"Yet you manage it like a pro."

"Darlin', I've been serving drinks since before I could have one myself. Nothing ruffles me."

"Music to my ears."

She grinned and patted her hair. "And yuppies with shiny credit cards, ordering high-end drinks, are music to mine."

Nick shot her a wink, took her order for table twenty-five — refills he'd already committed to memory — and set about pouring wine and mixing a Sazerac. As he worked, his gaze drifted from the age-old dance going on with the young bucks and worked its way around the room in a steady progression.

He'd had the skill young and had further honed it during his years playing football. That ability to look, retain, and assess in rapid order. It was a quarterback's bread-and-butter — the only way to ensure nearly every pass didn't end up in your opponent's hands — and he was damn good at reading his progressions.

Whether a natural skill or one he'd quickly developed because of his old man he didn't know, but he had it.

His gaze settled once more on the blonde librarian, and he fought the nagging sense of familiarity that kept chewing at him. Was she a friend of one of his brothers? Although it seemed unlikely Fender would date a woman as buttoned up and polished as this one, Landon might know her. Was she one of his brother's geek goddesses Nick had somehow forgotten?

"You got my Sazerac, Nicky?" Patty tossed a glance over her shoulder before lowering her voice. "The natives are restless tonight."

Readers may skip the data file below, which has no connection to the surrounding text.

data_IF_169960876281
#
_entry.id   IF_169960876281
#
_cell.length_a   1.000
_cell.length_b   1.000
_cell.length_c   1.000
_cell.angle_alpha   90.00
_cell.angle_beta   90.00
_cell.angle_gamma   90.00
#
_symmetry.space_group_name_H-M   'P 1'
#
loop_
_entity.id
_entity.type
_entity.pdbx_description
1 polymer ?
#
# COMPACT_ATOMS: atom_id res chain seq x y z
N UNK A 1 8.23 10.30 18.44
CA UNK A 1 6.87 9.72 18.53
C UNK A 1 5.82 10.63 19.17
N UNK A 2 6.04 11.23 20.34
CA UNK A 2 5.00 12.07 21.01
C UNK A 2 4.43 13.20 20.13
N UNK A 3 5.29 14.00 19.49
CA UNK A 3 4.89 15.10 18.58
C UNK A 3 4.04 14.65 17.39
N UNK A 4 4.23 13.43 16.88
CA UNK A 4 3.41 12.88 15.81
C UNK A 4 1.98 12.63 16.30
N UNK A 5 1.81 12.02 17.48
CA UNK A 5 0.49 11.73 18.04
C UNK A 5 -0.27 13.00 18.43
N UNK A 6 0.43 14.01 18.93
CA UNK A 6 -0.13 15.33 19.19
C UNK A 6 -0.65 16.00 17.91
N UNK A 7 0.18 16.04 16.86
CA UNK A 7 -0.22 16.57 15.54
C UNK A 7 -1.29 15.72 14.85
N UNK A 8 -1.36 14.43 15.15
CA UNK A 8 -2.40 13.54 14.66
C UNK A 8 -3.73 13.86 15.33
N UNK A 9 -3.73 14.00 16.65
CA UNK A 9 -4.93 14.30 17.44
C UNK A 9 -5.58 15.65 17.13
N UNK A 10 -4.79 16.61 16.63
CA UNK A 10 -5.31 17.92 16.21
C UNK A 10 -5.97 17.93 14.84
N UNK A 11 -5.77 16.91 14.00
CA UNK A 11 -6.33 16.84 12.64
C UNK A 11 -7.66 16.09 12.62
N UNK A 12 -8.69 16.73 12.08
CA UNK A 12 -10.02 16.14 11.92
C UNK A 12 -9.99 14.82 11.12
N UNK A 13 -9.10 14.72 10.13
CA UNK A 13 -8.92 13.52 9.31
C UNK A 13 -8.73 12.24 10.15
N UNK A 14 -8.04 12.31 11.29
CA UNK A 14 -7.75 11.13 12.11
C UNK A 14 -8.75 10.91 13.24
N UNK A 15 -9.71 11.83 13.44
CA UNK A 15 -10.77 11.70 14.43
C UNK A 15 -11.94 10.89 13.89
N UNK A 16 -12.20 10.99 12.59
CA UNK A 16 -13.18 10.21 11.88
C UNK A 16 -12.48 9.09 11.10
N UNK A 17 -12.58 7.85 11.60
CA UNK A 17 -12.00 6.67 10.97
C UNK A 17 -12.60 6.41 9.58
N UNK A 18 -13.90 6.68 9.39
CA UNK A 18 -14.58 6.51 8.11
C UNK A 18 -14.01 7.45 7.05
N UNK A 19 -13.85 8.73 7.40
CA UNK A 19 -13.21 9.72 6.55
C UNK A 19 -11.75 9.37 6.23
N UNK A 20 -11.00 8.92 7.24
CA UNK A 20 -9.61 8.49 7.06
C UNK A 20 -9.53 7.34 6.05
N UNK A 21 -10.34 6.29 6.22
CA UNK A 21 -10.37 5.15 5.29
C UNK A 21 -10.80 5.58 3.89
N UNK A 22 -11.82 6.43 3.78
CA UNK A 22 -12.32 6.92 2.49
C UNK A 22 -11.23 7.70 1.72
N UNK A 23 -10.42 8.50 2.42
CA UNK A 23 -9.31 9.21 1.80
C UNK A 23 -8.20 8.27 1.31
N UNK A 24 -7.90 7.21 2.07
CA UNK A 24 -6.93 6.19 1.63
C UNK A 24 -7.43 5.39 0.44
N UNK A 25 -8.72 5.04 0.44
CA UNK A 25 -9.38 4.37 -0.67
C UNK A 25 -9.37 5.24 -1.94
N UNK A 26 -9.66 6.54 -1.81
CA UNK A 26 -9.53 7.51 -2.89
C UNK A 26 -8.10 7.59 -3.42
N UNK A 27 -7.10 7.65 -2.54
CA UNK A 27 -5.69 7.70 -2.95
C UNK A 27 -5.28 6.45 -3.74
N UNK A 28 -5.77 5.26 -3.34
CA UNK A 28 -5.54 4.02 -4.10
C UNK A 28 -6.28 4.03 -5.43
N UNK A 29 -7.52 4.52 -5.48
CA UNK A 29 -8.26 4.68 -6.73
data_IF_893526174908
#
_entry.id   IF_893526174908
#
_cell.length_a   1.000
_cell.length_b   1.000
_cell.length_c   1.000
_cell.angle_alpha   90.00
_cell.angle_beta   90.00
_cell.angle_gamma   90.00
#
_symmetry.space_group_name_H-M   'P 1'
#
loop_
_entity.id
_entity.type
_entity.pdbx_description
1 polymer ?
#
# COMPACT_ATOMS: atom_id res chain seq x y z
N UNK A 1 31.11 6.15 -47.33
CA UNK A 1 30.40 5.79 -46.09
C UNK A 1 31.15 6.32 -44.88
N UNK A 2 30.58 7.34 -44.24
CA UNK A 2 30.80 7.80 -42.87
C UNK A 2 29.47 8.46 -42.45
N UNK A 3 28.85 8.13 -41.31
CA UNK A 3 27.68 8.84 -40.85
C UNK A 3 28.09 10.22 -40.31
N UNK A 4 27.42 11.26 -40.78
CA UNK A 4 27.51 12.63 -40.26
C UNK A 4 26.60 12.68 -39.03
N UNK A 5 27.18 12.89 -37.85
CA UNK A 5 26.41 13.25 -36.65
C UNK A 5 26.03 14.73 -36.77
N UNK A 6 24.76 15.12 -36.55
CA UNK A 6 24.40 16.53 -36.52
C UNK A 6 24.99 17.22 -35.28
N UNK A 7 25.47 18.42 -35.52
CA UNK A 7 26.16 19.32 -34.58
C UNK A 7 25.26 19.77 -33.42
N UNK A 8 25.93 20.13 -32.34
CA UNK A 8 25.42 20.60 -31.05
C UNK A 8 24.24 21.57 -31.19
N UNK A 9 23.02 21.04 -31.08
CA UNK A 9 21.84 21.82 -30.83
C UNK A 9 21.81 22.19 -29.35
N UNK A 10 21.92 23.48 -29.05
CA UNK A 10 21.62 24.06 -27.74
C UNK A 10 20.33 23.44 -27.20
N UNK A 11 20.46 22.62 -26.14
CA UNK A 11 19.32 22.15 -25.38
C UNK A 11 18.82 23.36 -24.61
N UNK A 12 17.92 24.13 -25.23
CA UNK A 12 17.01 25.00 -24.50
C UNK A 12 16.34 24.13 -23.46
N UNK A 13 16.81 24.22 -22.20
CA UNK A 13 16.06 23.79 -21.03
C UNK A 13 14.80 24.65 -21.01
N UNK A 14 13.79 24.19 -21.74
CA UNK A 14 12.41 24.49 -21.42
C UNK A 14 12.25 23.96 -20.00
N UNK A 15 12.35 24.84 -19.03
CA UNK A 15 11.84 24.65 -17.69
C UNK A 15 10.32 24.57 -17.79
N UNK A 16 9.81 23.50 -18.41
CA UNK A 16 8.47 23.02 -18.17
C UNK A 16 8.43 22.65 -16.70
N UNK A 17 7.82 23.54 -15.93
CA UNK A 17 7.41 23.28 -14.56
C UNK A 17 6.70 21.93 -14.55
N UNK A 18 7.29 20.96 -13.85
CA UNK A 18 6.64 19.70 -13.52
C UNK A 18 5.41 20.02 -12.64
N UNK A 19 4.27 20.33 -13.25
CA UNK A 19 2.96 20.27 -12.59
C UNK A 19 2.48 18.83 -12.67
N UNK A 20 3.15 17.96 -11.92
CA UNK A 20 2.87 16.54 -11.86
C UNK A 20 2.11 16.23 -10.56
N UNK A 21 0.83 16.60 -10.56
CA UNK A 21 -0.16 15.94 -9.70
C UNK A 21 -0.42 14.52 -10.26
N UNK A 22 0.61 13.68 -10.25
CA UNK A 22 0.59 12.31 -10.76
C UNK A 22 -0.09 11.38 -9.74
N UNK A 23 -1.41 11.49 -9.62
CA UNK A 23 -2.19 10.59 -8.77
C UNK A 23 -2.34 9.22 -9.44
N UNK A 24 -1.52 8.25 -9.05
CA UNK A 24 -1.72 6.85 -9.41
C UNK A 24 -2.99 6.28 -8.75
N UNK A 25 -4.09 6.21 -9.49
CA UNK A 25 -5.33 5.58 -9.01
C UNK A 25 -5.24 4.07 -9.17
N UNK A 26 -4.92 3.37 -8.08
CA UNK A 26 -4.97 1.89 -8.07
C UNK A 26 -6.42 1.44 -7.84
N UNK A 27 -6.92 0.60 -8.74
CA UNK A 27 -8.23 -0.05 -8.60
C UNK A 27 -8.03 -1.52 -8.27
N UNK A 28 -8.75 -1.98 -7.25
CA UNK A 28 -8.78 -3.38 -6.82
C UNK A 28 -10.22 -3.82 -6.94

"You know this one takes some time to make." He nodded toward a glass already coated with Herbsaint before returning his attention to the bitters that finished off the drink.

"He's so loaded he won't notice if you skip the two-glass routine. Hell, he won't notice if you just give him a glass of whiskey and be done."

"You know who has his keys?"

"Already overheard his friend telling him this was the last round and that the car service was scheduled for ten."

Nick glanced at his watch — estimated the guy could still do himself a fair amount of harm in the next thirty minutes — and eyed Patty. "See that Hector follows them out, will you?"

"You got it."

"And send out two plates of potato skins on the house. It won't sober him up, but it may slow him down a bit."

"Will do."

Nick handed over his masterpiece and reset the ingredients for the Sazerac on the back wall of the bar. He was a good bar owner — he didn't rip off his patrons and he tried to watch out for their dumber choices — but he couldn't fix how they'd feel the next morning.

As he turned back to face the room, Nick gave himself a moment. The bar was hopping tonight, and he couldn't help but enjoy the view. This was his. The bar he'd built from scratch, sprouted from the seeds of professional football, after the actual dream of playing was ripped away from him.

This was good. Real and as solid as the teakwood under his fingertips.

And, in the five years since he'd opened the bar, it had become his new dream. One built as neatly with muscle and bone, sweat and labor, as football had been.

His gaze stopped once more on the pretty woman who'd captivated his attention all evening, her body language showing increasing disinterest. Her date's chair had moved even closer, and Nick toyed briefly with heading over to say something to lighten the mood until a shout from the front door snagged his attention.